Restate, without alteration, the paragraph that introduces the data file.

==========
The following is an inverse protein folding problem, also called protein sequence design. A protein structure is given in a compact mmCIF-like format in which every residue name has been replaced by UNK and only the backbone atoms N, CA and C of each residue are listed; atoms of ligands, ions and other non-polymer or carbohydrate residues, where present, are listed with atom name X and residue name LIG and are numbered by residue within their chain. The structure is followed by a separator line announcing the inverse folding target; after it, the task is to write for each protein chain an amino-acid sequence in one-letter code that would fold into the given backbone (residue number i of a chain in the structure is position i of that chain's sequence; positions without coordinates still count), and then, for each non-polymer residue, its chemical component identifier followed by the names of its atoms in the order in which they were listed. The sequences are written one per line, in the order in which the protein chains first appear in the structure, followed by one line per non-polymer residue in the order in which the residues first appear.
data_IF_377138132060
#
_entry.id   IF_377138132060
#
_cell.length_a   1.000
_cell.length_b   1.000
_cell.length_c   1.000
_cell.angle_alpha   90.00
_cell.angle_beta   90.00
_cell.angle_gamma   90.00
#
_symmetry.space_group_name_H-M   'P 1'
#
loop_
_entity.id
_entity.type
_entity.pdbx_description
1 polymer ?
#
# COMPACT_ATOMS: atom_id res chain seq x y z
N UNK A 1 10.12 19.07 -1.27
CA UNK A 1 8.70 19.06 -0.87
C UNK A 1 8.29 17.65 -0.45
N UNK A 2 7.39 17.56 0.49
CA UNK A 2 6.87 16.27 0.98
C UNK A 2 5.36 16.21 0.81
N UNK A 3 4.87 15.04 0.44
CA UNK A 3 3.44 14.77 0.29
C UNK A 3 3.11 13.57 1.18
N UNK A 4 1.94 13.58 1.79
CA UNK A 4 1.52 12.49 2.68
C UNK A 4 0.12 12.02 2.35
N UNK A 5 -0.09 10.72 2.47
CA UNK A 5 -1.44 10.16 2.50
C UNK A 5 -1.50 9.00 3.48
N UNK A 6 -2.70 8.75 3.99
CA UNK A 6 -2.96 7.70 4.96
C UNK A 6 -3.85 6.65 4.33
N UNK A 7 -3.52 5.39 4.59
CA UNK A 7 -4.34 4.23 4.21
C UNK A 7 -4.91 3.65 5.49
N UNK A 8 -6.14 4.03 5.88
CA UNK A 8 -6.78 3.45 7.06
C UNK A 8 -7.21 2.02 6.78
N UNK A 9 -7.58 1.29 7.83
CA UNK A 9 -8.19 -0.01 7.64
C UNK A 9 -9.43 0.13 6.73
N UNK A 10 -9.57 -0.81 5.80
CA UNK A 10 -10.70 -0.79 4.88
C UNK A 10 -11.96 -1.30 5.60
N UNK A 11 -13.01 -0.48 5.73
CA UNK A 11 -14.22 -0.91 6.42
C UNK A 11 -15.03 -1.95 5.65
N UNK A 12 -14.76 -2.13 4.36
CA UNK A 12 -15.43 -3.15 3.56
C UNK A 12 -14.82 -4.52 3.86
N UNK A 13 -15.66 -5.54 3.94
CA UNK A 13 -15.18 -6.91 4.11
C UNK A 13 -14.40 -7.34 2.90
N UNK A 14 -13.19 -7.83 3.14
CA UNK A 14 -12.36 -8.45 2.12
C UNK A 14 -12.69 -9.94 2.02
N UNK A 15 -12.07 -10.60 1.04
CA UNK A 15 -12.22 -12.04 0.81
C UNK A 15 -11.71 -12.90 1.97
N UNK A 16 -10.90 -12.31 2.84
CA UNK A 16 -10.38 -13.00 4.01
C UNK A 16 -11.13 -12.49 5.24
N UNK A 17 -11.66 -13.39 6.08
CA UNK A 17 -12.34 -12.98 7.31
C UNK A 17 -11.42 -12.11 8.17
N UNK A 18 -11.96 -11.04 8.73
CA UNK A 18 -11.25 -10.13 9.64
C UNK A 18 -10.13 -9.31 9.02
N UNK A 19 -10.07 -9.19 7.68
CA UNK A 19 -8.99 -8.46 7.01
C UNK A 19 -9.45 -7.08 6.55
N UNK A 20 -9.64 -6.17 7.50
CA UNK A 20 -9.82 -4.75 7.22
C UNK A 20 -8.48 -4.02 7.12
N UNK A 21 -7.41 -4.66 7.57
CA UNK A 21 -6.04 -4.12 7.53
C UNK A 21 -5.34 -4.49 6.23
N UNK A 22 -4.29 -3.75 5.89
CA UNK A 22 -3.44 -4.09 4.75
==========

The following is an inverse protein folding problem, also called protein sequence design. A protein structure is given in a compact mmCIF-like format in which every residue name has been replaced by UNK and only the backbone atoms N, CA and C of each residue are listed; atoms of ligands, ions and other non-polymer or carbohydrate residues, where present, are listed with atom name X and residue name LIG and are numbered by residue within their chain. The structure is followed by a separator line announcing the inverse folding target; after it, the task is to write for each protein chain an amino-acid sequence in one-letter code that would fold into the given backbone (residue number i of a chain in the structure is position i of that chain's sequence; positions without coordinates still count), and then, for each non-polymer residue, its chemical component identifier followed by the names of its atoms in the order in which they were listed. The sequences are written one per line, in the order in which the protein chains first appear in the structure, followed by one line per non-polymer residue in the order in which the residues first appear.